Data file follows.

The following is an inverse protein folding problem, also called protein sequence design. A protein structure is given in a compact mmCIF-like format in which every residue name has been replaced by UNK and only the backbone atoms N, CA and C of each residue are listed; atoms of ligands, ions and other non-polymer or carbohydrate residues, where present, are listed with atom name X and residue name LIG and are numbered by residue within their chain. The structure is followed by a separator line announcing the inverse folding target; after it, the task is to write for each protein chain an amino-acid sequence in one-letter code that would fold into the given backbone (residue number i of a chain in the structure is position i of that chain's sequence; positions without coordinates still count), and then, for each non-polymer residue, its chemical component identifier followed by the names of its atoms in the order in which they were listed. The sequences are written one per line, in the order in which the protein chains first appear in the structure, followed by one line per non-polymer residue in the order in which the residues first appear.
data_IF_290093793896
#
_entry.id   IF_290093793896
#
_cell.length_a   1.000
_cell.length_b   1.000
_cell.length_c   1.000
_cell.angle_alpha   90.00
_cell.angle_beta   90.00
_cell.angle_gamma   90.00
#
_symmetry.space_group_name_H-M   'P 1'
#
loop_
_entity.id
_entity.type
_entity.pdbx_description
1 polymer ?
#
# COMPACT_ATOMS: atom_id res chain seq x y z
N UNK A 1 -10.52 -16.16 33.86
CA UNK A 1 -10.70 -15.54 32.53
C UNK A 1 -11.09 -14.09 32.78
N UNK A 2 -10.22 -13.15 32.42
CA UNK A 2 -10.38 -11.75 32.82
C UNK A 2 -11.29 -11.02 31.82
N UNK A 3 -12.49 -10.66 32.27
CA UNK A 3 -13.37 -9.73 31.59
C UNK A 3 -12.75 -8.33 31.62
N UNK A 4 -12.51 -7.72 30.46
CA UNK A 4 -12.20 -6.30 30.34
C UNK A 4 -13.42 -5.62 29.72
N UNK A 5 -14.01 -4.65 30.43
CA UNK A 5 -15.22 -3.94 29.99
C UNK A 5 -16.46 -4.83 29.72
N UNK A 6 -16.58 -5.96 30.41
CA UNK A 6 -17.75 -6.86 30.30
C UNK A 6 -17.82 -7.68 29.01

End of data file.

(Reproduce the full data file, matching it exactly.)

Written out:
The following is an inverse protein folding problem, also called protein sequence design. A protein structure is given in a compact mmCIF-like format in which every residue name has been replaced by UNK and only the backbone atoms N, CA and C of each residue are listed; atoms of ligands, ions and other non-polymer or carbohydrate residues, where present, are listed with atom name X and residue name LIG and are numbered by residue within their chain. The structure is followed by a separator line announcing the inverse folding target; after it, the task is to write for each protein chain an amino-acid sequence in one-letter code that would fold into the given backbone (residue number i of a chain in the structure is position i of that chain's sequence; positions without coordinates still count), and then, for each non-polymer residue, its chemical component identifier followed by the names of its atoms in the order in which they were listed. The sequences are written one per line, in the order in which the protein chains first appear in the structure, followed by one line per non-polymer residue in the order in which the residues first appear.
data_IF_290093793896
#
_entry.id   IF_290093793896
#
_cell.length_a   1.000
_cell.length_b   1.000
_cell.length_c   1.000
_cell.angle_alpha   90.00
_cell.angle_beta   90.00
_cell.angle_gamma   90.00
#
_symmetry.space_group_name_H-M   'P 1'
#
loop_
_entity.id
_entity.type
_entity.pdbx_description
1 polymer ?
#
# COMPACT_ATOMS: atom_id res chain seq x y z
N UNK A 1 -10.52 -16.16 33.86
CA UNK A 1 -10.70 -15.54 32.53
C UNK A 1 -11.09 -14.09 32.78
N UNK A 2 -10.22 -13.15 32.42
CA UNK A 2 -10.38 -11.75 32.82
C UNK A 2 -11.29 -11.02 31.82
N UNK A 3 -12.49 -10.66 32.27
CA UNK A 3 -13.37 -9.73 31.59
C UNK A 3 -12.75 -8.33 31.62
N UNK A 4 -12.51 -7.72 30.46
CA UNK A 4 -12.20 -6.30 30.34
C UNK A 4 -13.42 -5.62 29.72
N UNK A 5 -14.01 -4.65 30.43
CA UNK A 5 -15.22 -3.94 29.99
C UNK A 5 -16.46 -4.83 29.72
N UNK A 6 -16.58 -5.96 30.41
CA UNK A 6 -17.75 -6.86 30.30
C UNK A 6 -17.82 -7.68 29.01